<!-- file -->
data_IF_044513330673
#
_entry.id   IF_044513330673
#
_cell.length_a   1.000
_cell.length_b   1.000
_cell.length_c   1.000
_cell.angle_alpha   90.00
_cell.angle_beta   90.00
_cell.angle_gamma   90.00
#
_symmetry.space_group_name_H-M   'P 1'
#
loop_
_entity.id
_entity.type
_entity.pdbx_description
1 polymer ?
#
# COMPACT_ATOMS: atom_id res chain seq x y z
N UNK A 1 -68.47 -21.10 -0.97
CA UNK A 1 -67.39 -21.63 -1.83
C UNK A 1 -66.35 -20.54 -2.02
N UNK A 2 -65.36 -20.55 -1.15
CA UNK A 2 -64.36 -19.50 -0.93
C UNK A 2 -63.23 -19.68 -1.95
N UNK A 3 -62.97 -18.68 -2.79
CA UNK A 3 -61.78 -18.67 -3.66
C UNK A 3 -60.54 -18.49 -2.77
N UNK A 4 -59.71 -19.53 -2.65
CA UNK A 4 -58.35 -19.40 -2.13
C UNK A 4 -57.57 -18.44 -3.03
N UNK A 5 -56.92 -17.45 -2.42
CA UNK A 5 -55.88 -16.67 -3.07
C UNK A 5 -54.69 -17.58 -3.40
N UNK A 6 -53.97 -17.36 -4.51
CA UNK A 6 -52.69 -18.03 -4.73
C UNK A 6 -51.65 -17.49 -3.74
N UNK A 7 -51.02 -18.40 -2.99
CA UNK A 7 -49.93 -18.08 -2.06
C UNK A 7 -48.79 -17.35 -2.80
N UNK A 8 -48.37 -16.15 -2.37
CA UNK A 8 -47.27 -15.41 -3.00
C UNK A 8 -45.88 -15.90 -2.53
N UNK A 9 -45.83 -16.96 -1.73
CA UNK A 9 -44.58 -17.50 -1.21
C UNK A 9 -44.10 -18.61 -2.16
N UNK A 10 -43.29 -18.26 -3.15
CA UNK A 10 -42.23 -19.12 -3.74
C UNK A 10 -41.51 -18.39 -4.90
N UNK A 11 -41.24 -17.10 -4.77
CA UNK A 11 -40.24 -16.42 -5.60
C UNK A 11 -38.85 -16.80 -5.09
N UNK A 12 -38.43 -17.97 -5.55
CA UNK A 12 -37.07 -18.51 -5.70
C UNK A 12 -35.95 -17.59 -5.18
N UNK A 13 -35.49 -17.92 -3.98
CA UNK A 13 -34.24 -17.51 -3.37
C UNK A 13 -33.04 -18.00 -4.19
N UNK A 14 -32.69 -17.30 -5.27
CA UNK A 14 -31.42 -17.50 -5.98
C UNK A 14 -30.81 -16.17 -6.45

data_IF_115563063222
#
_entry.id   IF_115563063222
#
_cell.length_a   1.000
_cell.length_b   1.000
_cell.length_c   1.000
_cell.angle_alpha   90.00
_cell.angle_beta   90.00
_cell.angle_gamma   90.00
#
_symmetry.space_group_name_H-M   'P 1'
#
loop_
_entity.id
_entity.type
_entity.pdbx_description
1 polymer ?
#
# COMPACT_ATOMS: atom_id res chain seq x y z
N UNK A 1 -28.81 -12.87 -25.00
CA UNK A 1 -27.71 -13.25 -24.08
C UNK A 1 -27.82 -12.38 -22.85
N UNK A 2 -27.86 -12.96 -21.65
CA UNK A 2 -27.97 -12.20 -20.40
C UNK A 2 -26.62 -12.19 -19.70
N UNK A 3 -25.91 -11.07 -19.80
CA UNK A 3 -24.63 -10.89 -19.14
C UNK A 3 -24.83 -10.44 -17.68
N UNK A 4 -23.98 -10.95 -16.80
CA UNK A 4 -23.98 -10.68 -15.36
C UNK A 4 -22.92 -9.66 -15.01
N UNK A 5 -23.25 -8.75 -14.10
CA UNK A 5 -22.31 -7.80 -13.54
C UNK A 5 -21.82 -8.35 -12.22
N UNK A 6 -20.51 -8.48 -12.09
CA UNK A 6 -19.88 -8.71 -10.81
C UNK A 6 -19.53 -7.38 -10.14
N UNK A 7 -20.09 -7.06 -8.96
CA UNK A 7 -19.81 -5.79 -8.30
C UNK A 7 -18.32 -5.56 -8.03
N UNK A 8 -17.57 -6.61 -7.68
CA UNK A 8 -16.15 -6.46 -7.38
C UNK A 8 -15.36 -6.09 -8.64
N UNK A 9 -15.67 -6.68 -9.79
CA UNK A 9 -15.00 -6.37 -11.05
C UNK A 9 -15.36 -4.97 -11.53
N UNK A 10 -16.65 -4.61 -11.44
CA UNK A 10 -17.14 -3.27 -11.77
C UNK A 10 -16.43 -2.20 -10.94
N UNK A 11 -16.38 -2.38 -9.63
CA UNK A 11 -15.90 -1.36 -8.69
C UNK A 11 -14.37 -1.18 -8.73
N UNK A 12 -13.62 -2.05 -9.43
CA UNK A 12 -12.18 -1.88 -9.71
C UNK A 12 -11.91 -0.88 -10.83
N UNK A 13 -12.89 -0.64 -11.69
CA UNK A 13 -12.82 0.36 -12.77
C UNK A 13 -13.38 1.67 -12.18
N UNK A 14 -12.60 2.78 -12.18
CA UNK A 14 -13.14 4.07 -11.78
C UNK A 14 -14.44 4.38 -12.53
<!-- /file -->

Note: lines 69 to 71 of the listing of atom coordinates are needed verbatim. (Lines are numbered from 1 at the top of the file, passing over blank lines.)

_cell.length_c   1.000
_cell.angle_alpha   90.00
_cell.angle_beta   90.00